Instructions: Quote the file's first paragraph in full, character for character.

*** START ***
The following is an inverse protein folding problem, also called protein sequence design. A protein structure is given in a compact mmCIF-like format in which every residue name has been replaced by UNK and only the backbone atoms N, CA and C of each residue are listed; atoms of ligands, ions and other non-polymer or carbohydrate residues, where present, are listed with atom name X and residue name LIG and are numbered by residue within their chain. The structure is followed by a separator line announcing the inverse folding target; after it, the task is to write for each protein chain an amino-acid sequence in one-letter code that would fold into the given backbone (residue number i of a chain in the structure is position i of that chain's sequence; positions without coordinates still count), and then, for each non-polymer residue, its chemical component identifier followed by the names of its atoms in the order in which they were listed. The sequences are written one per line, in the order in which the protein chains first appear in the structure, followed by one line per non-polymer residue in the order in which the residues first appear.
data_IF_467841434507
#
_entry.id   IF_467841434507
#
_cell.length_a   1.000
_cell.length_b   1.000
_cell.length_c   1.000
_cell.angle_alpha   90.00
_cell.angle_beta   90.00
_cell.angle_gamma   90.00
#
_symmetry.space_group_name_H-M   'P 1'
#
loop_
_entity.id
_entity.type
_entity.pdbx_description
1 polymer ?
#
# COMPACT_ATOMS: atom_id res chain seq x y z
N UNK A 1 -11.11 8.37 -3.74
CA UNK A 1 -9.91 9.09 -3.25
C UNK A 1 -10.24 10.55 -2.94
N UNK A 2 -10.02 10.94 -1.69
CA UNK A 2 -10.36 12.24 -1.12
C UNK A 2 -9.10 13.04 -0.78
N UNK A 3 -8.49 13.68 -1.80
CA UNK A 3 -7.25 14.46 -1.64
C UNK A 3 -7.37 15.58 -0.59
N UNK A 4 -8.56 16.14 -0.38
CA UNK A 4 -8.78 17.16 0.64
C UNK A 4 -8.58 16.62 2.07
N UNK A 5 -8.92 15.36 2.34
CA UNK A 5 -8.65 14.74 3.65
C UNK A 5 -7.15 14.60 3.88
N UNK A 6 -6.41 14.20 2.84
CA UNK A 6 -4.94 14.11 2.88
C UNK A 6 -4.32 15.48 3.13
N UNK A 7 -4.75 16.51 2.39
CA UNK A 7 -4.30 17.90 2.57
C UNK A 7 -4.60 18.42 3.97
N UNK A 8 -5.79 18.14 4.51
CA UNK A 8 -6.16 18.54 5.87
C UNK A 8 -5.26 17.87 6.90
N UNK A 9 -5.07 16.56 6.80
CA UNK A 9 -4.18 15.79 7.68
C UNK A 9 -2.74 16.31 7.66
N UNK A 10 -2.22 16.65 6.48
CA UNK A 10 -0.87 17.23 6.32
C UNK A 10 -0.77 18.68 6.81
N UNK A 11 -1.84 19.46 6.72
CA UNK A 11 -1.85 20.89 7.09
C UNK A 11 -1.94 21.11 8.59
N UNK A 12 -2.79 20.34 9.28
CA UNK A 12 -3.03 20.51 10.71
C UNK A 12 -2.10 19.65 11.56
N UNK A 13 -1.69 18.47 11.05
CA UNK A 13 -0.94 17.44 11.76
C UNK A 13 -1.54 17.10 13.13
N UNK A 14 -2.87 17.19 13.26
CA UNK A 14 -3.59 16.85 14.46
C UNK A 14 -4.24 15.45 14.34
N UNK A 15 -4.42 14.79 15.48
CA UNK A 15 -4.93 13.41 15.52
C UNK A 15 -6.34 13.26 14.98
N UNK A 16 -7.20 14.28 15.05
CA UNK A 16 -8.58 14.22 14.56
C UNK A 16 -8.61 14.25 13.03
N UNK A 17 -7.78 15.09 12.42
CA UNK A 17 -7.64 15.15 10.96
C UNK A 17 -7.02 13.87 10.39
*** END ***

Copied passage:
The following is an inverse protein folding problem, also called protein sequence design. A protein structure is given in a compact mmCIF-like format in which every residue name has been replaced by UNK and only the backbone atoms N, CA and C of each residue are listed; atoms of ligands, ions and other non-polymer or carbohydrate residues, where present, are listed with atom name X and residue name LIG and are numbered by residue within their chain. The structure is followed by a separator line announcing the inverse folding target; after it, the task is to write for each protein chain an amino-acid sequence in one-letter code that would fold into the given backbone (residue number i of a chain in the structure is position i of that chain's sequence; positions without coordinates still count), and then, for each non-polymer residue, its chemical component identifier followed by the names of its atoms in the order in which they were listed. The sequences are written one per line, in the order in which the protein chains first appear in the structure, followed by one line per non-polymer residue in the order in which the residues first appear.